This blog is really all over the place isn’t it?

On the one hand, it’s my blog, and I can write about whatever I like. On the other hand, since I am the wife of a Foreign Service officer, there is a general theme at work (most of the time). Because being a Foreign Service officer is more than just a job. You don’t clock in at 9 and clock out at 5—and your family certainly doesn’t.

I wouldn’t call it my life, because, well….ew. I’m just not a person who can say “my husband’s career is my life.” I mean, really, that is never going to happen. But, because of his career, I have spent most of my adult life living in other countries. And that has shaped my thoughts and opinions on just about everything. Including this latest stuff going on in the States about contraception.

What follows is my opinion, and my opinion only.

Most of the women—in fact, all the women—I know are just gobsmacked that contraception can even be considered “controversial” or an “issue” in 2012. That includes women who have never lived anywhere outside the U.S. It includes churchgoing Baptists, Catholics, and women from every generation. You definitely do not have to have lived overseas to be completely amazed and royally pissed off at what is going on.

The photo that made millions of women see red.

Some people are convinced that this is about “religious freedom.” I have not yet heard one woman of my acquaintance express this point of view. Not one. Because we know that contraception is as basic to health care as childhood immunizations. And we know exactly what’s going on here.

I have a feeling that I would be plenty angry about this “Mad Men” mass delusion that is going on even if I had never set foot outside my home state. But having lived overseas, and particularly in the third world, my anger has an extra edge.

Meet “Beatrice.”

Beatrice, her daughter and my daughter.

Beatrice was our housekeeper when we lived in Zambia in the early 90s. She was a smart woman with what I would say was the equivalent of  middle school education. She could read and write fluently in English (not her native language), do sums, and take accurate phone messages. Her brother held a clerical position with British Airways. Beatrice had dropped out of school to go to work so that he could continue with his education. Otherwise, I am certain she would have been capable of working as a secretary, at the very least.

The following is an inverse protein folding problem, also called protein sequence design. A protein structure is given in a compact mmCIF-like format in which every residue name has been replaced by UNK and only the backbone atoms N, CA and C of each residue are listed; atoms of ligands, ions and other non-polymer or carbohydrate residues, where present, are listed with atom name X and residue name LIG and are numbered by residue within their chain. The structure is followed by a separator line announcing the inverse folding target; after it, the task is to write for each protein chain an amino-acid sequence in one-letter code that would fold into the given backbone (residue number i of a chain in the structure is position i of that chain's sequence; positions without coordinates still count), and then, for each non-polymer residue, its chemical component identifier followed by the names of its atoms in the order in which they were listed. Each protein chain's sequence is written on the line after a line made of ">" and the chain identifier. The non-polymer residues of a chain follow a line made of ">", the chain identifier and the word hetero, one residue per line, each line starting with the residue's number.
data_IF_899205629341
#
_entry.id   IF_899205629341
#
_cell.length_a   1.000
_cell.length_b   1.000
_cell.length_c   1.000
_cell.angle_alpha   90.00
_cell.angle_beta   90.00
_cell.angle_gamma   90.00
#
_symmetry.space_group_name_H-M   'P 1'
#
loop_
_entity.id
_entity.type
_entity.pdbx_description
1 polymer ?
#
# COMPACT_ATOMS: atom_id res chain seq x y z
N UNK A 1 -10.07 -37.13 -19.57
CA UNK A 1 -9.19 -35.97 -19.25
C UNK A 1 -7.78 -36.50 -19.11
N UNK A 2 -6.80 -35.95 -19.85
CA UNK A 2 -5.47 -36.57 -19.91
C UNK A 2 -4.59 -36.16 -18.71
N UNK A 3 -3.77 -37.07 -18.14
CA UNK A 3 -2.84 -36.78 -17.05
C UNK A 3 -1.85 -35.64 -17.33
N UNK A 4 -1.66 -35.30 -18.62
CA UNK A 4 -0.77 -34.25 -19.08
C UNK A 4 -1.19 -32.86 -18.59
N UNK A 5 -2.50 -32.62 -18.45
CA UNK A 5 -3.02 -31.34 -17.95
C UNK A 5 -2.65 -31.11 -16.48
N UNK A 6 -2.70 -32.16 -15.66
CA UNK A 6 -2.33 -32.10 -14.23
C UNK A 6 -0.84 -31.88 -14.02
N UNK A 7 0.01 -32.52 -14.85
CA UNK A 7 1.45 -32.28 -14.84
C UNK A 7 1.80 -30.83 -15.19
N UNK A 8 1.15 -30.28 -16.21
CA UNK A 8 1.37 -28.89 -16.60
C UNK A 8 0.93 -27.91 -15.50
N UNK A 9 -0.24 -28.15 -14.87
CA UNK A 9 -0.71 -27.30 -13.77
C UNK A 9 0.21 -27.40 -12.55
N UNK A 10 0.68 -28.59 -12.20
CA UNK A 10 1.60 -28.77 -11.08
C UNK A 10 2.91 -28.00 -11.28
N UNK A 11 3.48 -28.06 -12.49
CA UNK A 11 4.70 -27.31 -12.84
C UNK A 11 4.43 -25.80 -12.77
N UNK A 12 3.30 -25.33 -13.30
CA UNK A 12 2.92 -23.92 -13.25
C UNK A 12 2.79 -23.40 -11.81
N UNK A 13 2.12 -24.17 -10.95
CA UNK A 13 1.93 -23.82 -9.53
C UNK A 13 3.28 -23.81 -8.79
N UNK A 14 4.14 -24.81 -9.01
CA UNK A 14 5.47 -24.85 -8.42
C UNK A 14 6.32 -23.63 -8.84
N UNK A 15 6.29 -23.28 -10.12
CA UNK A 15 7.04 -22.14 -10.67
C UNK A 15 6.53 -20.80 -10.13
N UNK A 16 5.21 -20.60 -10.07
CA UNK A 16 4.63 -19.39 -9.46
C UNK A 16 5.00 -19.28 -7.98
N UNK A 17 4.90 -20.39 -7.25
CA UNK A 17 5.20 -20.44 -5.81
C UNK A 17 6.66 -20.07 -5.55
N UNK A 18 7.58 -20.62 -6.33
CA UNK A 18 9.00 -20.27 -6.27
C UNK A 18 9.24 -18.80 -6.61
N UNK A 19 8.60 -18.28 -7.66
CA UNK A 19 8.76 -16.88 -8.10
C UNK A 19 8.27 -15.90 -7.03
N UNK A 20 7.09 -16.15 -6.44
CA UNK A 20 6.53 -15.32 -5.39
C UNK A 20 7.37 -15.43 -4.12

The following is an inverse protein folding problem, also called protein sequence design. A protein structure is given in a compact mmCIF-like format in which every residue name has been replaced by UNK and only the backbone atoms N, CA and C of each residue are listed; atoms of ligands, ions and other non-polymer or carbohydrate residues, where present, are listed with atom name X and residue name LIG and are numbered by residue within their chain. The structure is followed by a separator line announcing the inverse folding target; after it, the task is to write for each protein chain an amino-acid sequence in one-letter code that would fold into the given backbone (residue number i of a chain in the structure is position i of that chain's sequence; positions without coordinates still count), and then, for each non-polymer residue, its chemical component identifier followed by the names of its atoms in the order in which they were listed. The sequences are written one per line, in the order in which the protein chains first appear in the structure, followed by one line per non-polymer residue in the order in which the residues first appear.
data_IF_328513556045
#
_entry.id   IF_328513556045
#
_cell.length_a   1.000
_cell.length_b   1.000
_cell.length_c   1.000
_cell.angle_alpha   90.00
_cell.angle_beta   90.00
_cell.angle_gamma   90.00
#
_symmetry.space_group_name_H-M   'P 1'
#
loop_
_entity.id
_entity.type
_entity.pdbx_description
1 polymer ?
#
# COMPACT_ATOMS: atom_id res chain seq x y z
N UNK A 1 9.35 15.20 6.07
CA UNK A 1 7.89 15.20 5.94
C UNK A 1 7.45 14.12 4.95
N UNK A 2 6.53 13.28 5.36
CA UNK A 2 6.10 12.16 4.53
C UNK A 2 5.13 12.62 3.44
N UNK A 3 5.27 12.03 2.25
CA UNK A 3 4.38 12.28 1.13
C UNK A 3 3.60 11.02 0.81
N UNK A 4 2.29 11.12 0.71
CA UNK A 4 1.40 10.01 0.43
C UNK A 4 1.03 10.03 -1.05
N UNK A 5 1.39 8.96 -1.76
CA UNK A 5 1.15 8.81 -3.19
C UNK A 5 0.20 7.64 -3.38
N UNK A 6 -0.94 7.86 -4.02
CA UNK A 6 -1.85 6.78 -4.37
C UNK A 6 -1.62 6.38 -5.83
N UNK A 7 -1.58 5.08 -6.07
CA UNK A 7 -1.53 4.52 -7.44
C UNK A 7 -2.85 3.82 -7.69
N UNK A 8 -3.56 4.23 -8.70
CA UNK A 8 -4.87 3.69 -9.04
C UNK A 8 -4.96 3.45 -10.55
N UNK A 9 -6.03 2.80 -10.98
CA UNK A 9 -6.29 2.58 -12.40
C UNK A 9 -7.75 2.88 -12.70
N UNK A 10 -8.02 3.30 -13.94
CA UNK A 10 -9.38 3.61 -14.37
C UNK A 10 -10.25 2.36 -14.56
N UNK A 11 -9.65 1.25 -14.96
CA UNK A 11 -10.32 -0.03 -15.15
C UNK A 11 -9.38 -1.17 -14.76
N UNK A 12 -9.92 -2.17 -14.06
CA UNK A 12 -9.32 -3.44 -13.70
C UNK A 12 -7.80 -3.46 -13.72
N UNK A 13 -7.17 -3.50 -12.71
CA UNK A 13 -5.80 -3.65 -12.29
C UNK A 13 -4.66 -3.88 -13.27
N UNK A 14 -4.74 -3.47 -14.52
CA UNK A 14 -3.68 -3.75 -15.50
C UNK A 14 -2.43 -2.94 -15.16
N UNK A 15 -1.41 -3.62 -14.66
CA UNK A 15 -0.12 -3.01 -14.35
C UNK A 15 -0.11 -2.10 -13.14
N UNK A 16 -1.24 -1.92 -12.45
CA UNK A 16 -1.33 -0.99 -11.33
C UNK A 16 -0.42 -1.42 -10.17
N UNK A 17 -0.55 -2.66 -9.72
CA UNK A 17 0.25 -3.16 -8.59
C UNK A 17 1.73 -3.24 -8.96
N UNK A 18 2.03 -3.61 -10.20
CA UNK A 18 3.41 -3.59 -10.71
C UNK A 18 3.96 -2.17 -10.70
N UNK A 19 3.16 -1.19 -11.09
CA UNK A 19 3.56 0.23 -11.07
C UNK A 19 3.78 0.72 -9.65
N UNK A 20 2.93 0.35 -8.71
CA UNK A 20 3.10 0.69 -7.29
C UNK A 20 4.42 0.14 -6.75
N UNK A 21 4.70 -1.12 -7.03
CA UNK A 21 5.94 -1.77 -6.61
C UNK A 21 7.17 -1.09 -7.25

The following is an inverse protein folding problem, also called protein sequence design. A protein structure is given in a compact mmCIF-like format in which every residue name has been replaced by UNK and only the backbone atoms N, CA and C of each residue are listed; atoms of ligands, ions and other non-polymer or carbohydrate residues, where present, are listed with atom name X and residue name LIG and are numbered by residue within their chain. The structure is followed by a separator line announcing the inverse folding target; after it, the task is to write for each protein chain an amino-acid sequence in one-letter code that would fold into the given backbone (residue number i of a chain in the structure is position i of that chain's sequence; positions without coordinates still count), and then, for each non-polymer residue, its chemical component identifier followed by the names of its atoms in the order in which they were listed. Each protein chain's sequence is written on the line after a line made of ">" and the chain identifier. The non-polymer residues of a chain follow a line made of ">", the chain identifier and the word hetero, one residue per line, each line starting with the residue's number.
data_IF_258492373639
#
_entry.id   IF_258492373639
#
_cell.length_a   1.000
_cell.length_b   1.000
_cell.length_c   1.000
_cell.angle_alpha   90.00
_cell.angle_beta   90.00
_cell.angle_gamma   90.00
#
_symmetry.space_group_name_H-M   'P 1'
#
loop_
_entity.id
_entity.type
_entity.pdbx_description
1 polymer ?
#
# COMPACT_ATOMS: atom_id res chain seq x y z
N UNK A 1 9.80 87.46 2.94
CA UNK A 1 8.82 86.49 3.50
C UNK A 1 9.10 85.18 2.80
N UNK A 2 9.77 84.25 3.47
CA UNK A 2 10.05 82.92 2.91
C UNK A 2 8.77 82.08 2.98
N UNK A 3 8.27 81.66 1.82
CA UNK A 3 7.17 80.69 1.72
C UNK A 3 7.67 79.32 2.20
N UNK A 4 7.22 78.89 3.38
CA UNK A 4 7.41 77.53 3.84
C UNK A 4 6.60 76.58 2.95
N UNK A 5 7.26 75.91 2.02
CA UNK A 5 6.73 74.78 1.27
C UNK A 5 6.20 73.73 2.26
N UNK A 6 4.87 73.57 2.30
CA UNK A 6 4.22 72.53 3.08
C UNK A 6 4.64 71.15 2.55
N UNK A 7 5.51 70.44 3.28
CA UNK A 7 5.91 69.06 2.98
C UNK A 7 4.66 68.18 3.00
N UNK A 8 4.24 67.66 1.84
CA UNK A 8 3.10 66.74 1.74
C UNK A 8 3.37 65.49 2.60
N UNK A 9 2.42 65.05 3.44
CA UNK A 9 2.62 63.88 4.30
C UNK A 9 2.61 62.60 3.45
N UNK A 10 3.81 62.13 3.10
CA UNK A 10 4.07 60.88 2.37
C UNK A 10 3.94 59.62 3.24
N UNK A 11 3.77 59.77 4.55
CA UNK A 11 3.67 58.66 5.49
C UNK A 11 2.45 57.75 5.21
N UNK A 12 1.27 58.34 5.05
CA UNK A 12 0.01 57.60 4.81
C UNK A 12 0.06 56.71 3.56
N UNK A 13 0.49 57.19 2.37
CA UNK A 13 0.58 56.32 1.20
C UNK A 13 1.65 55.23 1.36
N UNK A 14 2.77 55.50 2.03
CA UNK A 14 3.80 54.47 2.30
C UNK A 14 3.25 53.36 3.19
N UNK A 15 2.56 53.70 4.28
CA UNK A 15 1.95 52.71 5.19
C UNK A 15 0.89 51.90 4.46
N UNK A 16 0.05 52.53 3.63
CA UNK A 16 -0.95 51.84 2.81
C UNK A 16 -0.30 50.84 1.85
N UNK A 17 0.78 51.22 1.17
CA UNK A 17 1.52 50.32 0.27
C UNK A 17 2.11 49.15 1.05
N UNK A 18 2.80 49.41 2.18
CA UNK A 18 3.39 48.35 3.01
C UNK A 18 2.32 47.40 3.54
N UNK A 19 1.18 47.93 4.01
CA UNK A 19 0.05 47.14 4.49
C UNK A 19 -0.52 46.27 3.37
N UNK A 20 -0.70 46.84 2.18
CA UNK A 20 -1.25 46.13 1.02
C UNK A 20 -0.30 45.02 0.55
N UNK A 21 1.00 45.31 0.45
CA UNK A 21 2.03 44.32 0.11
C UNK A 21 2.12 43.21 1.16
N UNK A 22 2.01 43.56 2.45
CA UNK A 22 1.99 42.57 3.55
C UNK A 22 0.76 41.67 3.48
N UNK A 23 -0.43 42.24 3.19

Beatrice was about 35 at the time she worked for me, and had eight children, which was actually below the average per woman for Zambia at that time. But hey, she still had a good ten years to work on that. She was always tired, slightly stooped, and walked like a woman twenty years older than she was. Her breasts were long, wrinkled tubes that she pulled out of her blouse and literally unrolled when her youngest needed to nurse.

Halfway through our tour, her husband (who was older than she was and had already worn out one wife with several children) dropped dead in our backyard while sitting outside their two-room concrete house. This left Beatrice with all those kids to feed, clothe, and educate (school is not free in much of the third world). But, she was determined that her oldest daughter would stay in school, and watched her like a hawk whenever the maintenance men were around.

I do not know what happened to Beatrice after we left Lusaka. Fortunately, Beatrice’s little house came with the job, and it had a garden plot as well. But, not everyone would be willing to take in a housekeeper with eight kids running around. (In fact, to be honest, we kind of got suckered into it.) She may well have ended up jobless and homeless. I really doubt that daughter was able to stay in school.

Now, imagine Beatrice’s prospects with just two or three kids. Imagine the kids’ prospects. Imagine how much healthier and better-educated they all would have been, with or without a husband and father in the picture.